Why use a pain clinic? Management of neurogenic pain before and after referral

H. T.O. Davies*, I. K. Crombie, W. A. Macrae

*Corresponding author for this work

Research output: Contribution to journalArticlepeer-review

25 Citations (Scopus)

Abstract

Pain arising from damage or malfunction of the nervous system (for example postherpetic neuralgia, peripheral nerve injuries and the neuropathies) is often severe and resistant to standard analgesics. These patients are commonly seen in pain clinics where they receive a variety of treatments including psychotropic drugs (such as antidepressants and anticonvulsants), nerve blocks and stimulation. There is concern that the management of these difficult patients may be less than optimal where they are not seen by pain specialists. We examined a cohort of 703 patients with long-established nerve-damage pain seen in ten outpatient pain clinics. We compared their use of treatments prior to referral with the management given in the pain clinic. The majority of patients (79%) had had their pain for over 1 year before being seen in the pain clinic, yet many had not tried simple and effective treatments prior to referral. Less than a quarter had received an adequate trial of antidepressants; only one in seven had been appropriately treated with anticonvulsants; and only one in 10 had tried a nerve stimulator. All these treatments were frequently provided in the pain clinic. Referral of patients with nerve-damage pain to a pain clinic may greatly increase their access to therapies of proven value.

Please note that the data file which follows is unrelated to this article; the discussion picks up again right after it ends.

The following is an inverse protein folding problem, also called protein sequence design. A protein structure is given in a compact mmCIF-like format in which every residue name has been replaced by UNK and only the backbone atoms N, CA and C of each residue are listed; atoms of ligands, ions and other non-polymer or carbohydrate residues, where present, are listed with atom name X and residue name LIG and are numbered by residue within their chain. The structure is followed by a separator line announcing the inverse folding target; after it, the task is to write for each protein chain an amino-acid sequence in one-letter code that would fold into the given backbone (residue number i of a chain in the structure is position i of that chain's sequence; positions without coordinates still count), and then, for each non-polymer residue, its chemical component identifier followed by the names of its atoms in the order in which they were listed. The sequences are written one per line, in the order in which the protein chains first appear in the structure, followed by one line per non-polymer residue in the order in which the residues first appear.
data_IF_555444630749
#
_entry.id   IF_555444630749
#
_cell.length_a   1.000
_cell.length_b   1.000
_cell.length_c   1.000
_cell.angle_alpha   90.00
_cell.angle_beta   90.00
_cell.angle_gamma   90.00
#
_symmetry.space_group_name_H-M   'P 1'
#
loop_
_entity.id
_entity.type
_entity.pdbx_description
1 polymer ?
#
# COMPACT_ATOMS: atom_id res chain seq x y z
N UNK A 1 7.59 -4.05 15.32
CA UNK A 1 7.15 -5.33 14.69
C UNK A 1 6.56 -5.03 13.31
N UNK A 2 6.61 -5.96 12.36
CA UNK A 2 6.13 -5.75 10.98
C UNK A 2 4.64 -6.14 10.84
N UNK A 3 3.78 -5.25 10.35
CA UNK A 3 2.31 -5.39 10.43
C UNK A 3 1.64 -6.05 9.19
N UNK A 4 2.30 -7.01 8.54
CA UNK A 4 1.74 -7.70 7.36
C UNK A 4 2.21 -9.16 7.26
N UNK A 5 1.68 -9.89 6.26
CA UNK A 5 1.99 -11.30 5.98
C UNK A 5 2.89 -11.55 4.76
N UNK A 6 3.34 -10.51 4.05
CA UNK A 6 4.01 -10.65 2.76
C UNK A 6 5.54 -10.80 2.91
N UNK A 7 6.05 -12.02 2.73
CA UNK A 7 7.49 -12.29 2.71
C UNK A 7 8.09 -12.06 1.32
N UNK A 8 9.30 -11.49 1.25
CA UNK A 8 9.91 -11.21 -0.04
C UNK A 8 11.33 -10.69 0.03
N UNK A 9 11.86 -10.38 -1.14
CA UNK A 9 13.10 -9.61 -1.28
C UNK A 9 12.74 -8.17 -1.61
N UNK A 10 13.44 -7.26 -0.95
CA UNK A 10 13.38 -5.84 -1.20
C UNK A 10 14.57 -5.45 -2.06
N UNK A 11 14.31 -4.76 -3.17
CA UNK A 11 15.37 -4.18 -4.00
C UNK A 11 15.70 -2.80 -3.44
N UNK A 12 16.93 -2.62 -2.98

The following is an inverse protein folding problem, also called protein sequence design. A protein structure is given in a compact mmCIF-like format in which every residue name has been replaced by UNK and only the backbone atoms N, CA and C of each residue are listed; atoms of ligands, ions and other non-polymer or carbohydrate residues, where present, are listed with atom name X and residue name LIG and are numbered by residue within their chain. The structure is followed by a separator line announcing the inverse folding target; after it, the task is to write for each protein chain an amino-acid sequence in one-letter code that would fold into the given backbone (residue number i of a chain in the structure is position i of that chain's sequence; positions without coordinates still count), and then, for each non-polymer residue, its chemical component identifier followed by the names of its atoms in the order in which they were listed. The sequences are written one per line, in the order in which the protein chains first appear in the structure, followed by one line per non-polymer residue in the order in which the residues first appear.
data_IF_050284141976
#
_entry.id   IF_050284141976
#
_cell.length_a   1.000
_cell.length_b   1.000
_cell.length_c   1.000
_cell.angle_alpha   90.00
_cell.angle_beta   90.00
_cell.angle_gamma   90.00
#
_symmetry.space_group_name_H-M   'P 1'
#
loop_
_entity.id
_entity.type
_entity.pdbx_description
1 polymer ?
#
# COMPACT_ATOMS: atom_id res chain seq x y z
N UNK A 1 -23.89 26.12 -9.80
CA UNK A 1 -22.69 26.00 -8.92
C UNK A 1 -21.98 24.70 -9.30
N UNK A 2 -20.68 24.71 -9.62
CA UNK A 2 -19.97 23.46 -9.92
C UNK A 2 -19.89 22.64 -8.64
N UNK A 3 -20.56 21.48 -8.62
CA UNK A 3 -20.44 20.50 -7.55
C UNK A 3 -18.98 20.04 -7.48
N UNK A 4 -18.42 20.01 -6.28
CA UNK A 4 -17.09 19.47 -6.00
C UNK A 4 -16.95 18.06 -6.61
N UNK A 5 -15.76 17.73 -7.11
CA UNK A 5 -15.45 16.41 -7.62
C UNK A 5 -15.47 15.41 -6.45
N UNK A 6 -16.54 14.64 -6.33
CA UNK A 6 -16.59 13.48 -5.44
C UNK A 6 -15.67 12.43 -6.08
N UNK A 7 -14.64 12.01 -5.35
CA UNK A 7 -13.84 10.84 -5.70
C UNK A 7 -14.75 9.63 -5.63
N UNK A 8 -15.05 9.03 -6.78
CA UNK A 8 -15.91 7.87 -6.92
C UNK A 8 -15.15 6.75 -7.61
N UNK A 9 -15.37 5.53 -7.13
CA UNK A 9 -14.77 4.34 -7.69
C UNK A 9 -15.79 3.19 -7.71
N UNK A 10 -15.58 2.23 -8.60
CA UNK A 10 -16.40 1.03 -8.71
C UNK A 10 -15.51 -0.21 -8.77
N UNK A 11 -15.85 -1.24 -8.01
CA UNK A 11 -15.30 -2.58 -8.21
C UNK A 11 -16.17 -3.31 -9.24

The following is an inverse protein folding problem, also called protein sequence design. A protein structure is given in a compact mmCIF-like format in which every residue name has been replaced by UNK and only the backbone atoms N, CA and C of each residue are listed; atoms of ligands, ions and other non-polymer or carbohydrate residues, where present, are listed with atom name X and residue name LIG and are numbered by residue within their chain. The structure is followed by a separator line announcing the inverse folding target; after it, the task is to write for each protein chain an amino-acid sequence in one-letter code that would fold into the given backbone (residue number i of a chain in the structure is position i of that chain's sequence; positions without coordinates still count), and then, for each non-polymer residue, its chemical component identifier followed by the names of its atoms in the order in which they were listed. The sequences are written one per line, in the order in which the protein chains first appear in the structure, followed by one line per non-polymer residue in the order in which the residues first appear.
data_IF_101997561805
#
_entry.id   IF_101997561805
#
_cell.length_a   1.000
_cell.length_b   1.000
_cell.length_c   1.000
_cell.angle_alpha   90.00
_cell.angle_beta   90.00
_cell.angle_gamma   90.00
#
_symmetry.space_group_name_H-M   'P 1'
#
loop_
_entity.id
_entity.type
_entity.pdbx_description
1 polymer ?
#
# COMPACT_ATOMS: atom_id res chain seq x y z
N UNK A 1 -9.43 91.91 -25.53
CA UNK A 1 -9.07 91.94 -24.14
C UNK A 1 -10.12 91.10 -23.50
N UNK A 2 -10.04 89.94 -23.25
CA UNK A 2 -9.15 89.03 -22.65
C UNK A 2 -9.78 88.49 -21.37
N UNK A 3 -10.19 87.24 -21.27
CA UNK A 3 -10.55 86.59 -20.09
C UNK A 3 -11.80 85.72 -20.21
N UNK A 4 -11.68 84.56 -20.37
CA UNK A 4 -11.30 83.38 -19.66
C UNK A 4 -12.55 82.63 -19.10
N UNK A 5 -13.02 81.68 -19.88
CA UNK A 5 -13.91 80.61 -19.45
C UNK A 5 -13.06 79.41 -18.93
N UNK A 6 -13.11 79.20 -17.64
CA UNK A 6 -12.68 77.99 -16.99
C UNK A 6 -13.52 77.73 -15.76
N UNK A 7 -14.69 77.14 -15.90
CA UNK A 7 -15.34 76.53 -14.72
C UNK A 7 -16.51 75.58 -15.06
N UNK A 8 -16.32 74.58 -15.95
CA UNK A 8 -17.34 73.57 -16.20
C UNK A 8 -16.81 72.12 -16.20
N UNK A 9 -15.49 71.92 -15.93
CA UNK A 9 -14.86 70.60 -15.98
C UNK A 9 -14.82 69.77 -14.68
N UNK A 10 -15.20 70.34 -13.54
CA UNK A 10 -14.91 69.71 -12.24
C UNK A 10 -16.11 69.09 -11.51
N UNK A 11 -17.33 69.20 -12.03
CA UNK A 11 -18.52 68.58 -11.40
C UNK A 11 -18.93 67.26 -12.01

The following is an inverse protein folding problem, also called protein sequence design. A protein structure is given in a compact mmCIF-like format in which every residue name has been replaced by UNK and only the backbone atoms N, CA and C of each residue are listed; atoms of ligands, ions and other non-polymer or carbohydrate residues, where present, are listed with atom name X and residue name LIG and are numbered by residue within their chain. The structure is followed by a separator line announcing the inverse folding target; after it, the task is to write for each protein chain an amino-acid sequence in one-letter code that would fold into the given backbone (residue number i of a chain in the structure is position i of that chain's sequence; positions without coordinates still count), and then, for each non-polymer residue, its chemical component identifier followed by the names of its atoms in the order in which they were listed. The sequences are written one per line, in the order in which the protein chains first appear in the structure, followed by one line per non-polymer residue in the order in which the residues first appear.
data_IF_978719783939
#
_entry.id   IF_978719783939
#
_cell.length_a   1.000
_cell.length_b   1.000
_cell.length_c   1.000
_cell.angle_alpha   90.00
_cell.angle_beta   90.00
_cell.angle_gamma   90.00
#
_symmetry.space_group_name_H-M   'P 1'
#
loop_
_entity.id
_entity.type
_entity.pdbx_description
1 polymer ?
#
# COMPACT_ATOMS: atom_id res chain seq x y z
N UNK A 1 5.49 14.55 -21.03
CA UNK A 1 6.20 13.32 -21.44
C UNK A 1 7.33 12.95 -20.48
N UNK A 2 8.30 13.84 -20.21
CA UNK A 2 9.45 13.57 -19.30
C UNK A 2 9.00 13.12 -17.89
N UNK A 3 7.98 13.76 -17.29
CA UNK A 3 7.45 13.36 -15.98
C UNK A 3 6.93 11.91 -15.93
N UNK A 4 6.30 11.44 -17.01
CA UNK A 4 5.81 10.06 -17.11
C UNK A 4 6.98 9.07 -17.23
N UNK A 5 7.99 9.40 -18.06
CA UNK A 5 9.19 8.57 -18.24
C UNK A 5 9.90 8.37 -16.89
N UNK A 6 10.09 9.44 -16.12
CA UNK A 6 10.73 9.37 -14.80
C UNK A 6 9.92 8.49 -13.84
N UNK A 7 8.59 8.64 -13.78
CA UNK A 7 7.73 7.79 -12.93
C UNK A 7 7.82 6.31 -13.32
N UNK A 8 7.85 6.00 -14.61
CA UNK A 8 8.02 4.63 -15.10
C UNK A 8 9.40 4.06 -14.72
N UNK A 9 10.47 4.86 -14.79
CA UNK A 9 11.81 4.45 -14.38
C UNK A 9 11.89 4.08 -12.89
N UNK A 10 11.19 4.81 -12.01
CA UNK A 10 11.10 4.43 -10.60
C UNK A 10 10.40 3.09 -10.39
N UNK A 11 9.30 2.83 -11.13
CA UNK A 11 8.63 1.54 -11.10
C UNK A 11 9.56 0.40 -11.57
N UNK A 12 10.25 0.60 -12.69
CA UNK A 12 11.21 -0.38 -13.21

Original languageEnglish
Pages (from-to)382-385
Number of pages4
JournalJournal of the Royal Society of Medicine
Volume87
Issue number7
Publication statusPublished - 1 Jan 1994

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